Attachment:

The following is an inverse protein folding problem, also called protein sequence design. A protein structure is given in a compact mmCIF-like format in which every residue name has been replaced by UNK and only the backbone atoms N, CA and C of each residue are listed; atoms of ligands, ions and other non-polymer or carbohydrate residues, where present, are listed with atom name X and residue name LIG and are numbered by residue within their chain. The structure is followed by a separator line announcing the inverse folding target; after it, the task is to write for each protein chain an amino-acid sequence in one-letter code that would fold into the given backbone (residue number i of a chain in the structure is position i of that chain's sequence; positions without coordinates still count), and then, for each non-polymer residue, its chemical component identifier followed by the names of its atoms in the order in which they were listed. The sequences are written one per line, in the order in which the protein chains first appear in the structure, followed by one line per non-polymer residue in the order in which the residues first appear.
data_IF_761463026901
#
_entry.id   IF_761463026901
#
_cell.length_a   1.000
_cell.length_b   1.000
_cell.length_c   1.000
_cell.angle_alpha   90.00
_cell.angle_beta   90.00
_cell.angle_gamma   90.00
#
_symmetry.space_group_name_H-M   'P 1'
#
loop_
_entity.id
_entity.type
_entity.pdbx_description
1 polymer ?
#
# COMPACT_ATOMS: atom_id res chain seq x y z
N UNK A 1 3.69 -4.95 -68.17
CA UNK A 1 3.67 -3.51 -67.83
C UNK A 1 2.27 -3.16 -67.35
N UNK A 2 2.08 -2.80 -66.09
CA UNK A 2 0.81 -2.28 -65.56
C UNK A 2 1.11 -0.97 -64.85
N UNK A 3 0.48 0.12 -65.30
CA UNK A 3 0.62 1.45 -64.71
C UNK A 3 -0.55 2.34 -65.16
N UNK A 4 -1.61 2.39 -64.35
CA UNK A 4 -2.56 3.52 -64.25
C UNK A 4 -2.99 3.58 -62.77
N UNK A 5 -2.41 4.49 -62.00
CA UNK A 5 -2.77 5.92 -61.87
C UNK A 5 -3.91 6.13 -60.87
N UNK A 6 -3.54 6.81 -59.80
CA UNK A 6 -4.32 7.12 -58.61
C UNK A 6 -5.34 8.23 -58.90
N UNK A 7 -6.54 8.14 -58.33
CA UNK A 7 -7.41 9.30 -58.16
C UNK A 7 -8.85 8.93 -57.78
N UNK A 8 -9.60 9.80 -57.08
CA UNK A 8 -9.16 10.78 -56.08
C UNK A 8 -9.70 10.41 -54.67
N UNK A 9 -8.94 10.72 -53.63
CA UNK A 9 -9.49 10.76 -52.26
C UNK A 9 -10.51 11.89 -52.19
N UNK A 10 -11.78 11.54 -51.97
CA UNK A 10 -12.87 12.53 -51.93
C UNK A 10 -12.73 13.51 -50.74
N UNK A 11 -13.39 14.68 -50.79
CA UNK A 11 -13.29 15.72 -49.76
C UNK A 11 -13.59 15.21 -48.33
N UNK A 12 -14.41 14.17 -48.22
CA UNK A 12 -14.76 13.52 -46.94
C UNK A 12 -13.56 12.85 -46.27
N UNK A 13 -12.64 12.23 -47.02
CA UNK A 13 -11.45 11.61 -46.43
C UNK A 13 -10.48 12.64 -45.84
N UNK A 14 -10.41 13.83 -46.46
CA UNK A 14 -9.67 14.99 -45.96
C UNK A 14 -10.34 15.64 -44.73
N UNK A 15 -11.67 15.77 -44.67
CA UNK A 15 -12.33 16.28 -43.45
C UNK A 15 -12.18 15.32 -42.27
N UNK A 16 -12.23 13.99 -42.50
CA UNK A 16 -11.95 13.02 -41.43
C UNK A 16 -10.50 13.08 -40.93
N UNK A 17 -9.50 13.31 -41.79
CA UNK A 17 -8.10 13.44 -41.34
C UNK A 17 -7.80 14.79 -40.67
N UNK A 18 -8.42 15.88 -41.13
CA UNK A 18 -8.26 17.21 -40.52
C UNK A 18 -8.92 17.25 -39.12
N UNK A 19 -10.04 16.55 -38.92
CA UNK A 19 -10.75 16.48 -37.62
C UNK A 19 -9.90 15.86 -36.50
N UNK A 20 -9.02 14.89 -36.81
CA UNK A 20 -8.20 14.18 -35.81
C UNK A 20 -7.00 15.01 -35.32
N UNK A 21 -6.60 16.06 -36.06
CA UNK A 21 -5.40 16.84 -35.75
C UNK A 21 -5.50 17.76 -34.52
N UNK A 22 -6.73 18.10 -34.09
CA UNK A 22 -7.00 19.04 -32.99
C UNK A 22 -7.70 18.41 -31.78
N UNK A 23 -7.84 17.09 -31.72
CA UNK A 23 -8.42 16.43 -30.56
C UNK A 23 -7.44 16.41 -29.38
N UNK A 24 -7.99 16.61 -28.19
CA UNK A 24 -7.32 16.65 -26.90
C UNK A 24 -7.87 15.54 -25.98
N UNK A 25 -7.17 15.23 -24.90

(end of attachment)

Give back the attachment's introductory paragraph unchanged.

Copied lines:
The following is an inverse protein folding problem, also called protein sequence design. A protein structure is given in a compact mmCIF-like format in which every residue name has been replaced by UNK and only the backbone atoms N, CA and C of each residue are listed; atoms of ligands, ions and other non-polymer or carbohydrate residues, where present, are listed with atom name X and residue name LIG and are numbered by residue within their chain. The structure is followed by a separator line announcing the inverse folding target; after it, the task is to write for each protein chain an amino-acid sequence in one-letter code that would fold into the given backbone (residue number i of a chain in the structure is position i of that chain's sequence; positions without coordinates still count), and then, for each non-polymer residue, its chemical component identifier followed by the names of its atoms in the order in which they were listed. The sequences are written one per line, in the order in which the protein chains first appear in the structure, followed by one line per non-polymer residue in the order in which the residues first appear.